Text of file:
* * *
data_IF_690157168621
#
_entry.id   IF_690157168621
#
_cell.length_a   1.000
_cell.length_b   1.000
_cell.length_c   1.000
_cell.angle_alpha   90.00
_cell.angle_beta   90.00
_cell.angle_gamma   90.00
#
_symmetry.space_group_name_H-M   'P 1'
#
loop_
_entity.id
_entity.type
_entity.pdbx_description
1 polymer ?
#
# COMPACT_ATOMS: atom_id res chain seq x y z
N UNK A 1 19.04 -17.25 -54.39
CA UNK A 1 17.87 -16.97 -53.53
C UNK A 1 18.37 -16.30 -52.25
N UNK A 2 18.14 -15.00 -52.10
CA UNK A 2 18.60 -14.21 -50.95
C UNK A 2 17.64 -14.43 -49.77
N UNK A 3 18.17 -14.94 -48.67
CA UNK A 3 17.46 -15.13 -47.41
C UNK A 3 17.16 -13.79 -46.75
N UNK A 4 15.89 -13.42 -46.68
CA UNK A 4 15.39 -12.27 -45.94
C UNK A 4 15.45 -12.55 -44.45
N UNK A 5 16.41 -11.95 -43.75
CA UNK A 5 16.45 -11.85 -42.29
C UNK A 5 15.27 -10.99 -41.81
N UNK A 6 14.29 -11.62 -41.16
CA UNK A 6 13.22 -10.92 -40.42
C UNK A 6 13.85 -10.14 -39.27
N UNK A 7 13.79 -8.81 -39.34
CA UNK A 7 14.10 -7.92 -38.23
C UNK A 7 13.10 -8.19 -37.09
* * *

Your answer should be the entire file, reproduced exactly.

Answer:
data_IF_690157168621
#
_entry.id   IF_690157168621
#
_cell.length_a   1.000
_cell.length_b   1.000
_cell.length_c   1.000
_cell.angle_alpha   90.00
_cell.angle_beta   90.00
_cell.angle_gamma   90.00
#
_symmetry.space_group_name_H-M   'P 1'
#
loop_
_entity.id
_entity.type
_entity.pdbx_description
1 polymer ?
#
# COMPACT_ATOMS: atom_id res chain seq x y z
N UNK A 1 19.04 -17.25 -54.39
CA UNK A 1 17.87 -16.97 -53.53
C UNK A 1 18.37 -16.30 -52.25
N UNK A 2 18.14 -15.00 -52.10
CA UNK A 2 18.60 -14.21 -50.95
C UNK A 2 17.64 -14.43 -49.77
N UNK A 3 18.17 -14.94 -48.67
CA UNK A 3 17.46 -15.13 -47.41
C UNK A 3 17.16 -13.79 -46.75
N UNK A 4 15.89 -13.42 -46.68
CA UNK A 4 15.39 -12.27 -45.94
C UNK A 4 15.45 -12.55 -44.45
N UNK A 5 16.41 -11.95 -43.75
CA UNK A 5 16.45 -11.85 -42.29
C UNK A 5 15.27 -10.99 -41.81
N UNK A 6 14.29 -11.62 -41.16
CA UNK A 6 13.22 -10.92 -40.42
C UNK A 6 13.85 -10.14 -39.27
N UNK A 7 13.79 -8.81 -39.34
CA UNK A 7 14.10 -7.92 -38.23
C UNK A 7 13.10 -8.19 -37.09